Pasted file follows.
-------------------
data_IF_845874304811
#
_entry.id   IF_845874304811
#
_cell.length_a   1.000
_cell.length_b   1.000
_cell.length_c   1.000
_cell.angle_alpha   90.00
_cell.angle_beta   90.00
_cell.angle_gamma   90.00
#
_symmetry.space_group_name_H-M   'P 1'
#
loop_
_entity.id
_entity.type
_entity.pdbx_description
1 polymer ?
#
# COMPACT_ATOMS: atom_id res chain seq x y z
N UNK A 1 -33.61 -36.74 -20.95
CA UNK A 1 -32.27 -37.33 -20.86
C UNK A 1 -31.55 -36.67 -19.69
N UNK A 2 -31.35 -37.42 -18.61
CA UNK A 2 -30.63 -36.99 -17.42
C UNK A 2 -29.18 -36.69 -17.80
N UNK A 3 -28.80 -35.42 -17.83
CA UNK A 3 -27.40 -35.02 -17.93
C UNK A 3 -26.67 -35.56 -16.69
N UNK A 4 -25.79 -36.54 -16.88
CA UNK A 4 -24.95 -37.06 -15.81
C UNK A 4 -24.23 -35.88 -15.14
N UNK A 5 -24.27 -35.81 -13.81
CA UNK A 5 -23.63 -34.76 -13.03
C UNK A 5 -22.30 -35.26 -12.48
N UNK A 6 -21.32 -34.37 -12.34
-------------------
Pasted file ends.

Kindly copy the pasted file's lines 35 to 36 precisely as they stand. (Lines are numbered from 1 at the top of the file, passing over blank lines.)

C UNK A 5 -22.30 -35.26 -12.48
N UNK A 6 -21.32 -34.37 -12.34